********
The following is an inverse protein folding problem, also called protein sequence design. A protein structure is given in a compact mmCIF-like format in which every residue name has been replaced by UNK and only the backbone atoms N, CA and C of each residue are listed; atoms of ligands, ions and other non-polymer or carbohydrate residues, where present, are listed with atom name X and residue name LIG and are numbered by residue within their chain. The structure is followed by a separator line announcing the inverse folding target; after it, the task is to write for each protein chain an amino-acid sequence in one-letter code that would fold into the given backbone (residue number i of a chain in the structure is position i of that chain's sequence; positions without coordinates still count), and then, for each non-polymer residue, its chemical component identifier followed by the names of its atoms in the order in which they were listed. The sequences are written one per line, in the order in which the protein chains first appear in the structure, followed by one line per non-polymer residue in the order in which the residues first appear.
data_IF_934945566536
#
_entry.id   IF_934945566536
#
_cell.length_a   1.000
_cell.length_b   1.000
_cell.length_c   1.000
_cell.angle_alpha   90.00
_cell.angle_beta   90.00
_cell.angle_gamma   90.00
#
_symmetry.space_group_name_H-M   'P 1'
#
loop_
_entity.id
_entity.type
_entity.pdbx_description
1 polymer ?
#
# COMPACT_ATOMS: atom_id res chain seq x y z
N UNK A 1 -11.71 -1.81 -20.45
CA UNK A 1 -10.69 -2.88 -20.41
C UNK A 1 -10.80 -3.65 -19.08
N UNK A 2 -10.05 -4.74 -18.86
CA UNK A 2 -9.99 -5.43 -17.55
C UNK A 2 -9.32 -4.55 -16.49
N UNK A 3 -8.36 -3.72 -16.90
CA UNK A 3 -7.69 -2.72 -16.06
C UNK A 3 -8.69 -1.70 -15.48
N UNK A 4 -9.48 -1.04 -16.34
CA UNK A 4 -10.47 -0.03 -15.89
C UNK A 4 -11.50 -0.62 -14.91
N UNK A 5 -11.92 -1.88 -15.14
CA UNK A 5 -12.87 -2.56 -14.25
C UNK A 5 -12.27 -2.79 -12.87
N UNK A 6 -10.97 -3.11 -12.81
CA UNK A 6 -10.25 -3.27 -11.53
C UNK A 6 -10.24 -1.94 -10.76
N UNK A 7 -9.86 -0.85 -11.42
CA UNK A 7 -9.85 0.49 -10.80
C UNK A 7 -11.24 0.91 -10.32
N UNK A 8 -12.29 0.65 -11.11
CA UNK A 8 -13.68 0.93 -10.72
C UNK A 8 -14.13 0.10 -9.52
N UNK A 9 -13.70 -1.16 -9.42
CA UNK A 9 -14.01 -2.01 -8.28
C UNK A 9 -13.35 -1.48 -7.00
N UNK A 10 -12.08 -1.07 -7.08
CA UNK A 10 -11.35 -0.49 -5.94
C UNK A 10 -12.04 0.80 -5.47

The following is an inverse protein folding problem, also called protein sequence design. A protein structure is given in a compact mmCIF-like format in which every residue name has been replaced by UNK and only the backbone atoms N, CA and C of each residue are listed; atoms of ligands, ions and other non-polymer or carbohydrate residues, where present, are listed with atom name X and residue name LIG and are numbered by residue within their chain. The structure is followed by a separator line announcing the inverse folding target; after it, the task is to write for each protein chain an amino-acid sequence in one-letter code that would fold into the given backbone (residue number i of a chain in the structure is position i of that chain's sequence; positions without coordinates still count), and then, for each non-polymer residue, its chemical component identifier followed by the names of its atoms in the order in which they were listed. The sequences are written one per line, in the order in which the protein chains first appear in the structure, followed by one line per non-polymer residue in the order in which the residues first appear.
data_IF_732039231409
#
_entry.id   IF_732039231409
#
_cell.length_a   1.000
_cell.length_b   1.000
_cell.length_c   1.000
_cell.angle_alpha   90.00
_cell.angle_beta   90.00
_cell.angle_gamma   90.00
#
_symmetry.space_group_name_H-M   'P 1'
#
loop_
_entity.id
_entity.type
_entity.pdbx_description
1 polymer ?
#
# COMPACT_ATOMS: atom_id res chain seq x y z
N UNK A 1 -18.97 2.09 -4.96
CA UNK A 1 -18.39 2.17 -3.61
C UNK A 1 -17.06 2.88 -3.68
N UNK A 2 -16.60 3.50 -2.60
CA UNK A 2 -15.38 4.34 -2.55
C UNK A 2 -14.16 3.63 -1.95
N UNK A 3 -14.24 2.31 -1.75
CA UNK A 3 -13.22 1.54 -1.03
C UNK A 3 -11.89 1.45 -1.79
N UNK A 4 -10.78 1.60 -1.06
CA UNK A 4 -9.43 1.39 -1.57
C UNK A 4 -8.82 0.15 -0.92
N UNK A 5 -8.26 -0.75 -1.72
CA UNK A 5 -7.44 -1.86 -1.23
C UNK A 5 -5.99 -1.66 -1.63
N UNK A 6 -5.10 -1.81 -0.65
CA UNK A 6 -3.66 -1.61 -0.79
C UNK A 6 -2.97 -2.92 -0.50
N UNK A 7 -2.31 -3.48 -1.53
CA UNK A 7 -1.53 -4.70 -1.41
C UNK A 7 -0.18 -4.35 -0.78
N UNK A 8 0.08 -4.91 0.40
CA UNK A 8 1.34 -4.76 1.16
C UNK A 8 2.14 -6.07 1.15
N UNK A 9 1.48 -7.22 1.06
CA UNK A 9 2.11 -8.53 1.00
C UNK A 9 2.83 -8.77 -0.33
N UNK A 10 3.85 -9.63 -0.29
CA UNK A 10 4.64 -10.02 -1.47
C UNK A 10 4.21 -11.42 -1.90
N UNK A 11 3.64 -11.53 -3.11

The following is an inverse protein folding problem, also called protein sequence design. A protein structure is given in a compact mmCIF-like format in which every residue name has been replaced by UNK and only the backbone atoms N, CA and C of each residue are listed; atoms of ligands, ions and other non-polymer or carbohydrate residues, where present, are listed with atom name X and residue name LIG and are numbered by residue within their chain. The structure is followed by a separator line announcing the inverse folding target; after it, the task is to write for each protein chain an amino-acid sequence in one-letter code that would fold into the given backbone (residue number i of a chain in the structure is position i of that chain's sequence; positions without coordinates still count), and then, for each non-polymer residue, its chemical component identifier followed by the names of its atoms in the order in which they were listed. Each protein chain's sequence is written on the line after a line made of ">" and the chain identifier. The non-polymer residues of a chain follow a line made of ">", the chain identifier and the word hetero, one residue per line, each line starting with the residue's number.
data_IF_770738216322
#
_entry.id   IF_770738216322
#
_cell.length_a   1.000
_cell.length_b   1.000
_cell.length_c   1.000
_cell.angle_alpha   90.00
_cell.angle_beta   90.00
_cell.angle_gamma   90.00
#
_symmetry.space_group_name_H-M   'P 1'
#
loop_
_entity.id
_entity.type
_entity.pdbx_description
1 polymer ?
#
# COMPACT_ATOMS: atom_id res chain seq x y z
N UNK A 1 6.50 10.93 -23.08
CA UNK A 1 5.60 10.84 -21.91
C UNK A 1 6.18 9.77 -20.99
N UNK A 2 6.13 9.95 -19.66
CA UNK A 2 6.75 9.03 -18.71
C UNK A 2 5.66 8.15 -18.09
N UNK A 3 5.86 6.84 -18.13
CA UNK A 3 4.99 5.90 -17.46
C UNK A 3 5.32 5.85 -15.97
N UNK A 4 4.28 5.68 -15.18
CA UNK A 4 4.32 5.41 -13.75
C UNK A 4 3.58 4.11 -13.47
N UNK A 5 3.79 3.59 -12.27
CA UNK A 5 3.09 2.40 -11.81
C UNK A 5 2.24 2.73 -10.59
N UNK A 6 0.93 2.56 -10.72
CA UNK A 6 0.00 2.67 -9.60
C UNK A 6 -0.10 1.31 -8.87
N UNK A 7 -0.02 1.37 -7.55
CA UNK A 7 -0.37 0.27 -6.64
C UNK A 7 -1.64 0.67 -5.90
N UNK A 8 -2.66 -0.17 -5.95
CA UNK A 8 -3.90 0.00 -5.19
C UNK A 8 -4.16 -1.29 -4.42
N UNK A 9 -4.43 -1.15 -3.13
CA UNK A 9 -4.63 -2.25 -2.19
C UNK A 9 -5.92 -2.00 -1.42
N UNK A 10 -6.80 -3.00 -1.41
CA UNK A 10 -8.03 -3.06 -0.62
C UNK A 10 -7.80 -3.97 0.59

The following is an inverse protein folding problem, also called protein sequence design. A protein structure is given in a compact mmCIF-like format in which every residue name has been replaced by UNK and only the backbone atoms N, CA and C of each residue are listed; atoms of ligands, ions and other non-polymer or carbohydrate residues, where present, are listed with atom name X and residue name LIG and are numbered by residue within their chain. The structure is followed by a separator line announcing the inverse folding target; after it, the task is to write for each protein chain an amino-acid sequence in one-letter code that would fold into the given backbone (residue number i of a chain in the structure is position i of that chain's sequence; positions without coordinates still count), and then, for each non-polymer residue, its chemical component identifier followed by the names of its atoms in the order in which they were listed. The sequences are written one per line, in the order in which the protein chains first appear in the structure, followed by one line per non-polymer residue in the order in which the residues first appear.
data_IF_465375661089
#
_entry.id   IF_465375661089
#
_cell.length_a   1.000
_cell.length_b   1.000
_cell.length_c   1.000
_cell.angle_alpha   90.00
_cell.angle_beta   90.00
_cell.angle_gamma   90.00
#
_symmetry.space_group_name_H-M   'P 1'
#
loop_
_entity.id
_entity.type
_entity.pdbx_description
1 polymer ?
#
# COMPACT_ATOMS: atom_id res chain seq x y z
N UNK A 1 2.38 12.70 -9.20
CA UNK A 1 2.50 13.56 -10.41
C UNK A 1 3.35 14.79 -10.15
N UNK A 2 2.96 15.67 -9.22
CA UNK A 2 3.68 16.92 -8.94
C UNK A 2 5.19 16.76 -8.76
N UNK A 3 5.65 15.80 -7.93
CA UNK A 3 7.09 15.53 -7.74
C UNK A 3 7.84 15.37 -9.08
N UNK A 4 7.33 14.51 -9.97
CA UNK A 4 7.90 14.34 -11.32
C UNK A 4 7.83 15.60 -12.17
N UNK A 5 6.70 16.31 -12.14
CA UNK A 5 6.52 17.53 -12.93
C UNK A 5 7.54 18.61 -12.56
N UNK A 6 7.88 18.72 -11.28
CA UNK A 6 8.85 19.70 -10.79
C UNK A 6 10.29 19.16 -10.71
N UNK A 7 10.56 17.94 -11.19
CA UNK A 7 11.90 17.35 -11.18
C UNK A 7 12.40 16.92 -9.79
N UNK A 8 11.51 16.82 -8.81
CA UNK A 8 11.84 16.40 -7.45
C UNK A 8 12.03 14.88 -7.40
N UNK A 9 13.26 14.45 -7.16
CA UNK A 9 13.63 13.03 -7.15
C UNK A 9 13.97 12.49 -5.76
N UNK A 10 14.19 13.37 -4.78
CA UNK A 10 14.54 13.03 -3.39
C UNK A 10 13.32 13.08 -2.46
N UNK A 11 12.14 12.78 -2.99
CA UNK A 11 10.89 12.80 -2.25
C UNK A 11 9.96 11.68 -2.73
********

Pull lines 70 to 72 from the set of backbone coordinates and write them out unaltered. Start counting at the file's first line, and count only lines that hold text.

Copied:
1 polymer ?
#
# COMPACT_ATOMS: atom_id res chain seq x y z